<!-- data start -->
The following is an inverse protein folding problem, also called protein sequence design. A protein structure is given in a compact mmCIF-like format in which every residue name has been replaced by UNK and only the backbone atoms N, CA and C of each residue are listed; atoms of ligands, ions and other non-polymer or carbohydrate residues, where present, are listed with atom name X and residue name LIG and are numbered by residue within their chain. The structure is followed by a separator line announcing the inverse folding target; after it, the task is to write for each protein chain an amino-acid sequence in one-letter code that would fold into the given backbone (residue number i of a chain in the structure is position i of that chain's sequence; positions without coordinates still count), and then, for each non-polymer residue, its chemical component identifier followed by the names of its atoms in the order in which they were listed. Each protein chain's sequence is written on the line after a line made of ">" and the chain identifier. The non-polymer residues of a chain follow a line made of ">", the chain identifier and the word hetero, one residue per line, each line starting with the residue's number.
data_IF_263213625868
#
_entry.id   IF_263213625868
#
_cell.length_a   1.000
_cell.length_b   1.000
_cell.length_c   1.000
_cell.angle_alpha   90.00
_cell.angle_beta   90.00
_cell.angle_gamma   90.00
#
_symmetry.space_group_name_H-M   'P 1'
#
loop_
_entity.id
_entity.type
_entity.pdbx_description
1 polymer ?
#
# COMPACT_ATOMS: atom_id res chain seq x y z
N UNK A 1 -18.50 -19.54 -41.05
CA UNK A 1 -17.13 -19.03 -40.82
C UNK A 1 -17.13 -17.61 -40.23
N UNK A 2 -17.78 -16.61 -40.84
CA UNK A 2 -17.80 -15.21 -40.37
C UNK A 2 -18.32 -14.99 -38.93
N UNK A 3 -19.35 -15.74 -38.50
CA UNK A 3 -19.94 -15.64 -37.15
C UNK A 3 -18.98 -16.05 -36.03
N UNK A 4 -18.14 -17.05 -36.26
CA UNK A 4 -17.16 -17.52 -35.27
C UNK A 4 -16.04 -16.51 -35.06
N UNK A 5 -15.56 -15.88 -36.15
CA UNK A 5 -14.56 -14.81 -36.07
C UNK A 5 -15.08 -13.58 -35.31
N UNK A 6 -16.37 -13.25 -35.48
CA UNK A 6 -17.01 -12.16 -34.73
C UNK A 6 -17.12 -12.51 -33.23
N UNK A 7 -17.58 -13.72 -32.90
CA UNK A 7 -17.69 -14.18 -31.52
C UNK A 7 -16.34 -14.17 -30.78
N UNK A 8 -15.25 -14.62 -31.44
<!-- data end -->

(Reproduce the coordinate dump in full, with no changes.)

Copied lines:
The following is an inverse protein folding problem, also called protein sequence design. A protein structure is given in a compact mmCIF-like format in which every residue name has been replaced by UNK and only the backbone atoms N, CA and C of each residue are listed; atoms of ligands, ions and other non-polymer or carbohydrate residues, where present, are listed with atom name X and residue name LIG and are numbered by residue within their chain. The structure is followed by a separator line announcing the inverse folding target; after it, the task is to write for each protein chain an amino-acid sequence in one-letter code that would fold into the given backbone (residue number i of a chain in the structure is position i of that chain's sequence; positions without coordinates still count), and then, for each non-polymer residue, its chemical component identifier followed by the names of its atoms in the order in which they were listed. Each protein chain's sequence is written on the line after a line made of ">" and the chain identifier. The non-polymer residues of a chain follow a line made of ">", the chain identifier and the word hetero, one residue per line, each line starting with the residue's number.
data_IF_263213625868
#
_entry.id   IF_263213625868
#
_cell.length_a   1.000
_cell.length_b   1.000
_cell.length_c   1.000
_cell.angle_alpha   90.00
_cell.angle_beta   90.00
_cell.angle_gamma   90.00
#
_symmetry.space_group_name_H-M   'P 1'
#
loop_
_entity.id
_entity.type
_entity.pdbx_description
1 polymer ?
#
# COMPACT_ATOMS: atom_id res chain seq x y z
N UNK A 1 -18.50 -19.54 -41.05
CA UNK A 1 -17.13 -19.03 -40.82
C UNK A 1 -17.13 -17.61 -40.23
N UNK A 2 -17.78 -16.61 -40.84
CA UNK A 2 -17.80 -15.21 -40.37
C UNK A 2 -18.32 -14.99 -38.93
N UNK A 3 -19.35 -15.74 -38.50
CA UNK A 3 -19.94 -15.64 -37.15
C UNK A 3 -18.98 -16.05 -36.03
N UNK A 4 -18.14 -17.05 -36.26
CA UNK A 4 -17.16 -17.52 -35.27
C UNK A 4 -16.04 -16.51 -35.06
N UNK A 5 -15.56 -15.88 -36.15
CA UNK A 5 -14.56 -14.81 -36.07
C UNK A 5 -15.08 -13.58 -35.31
N UNK A 6 -16.37 -13.25 -35.48
CA UNK A 6 -17.01 -12.16 -34.73
C UNK A 6 -17.12 -12.51 -33.23
N UNK A 7 -17.58 -13.72 -32.90
CA UNK A 7 -17.69 -14.18 -31.52
C UNK A 7 -16.34 -14.17 -30.78
N UNK A 8 -15.25 -14.62 -31.44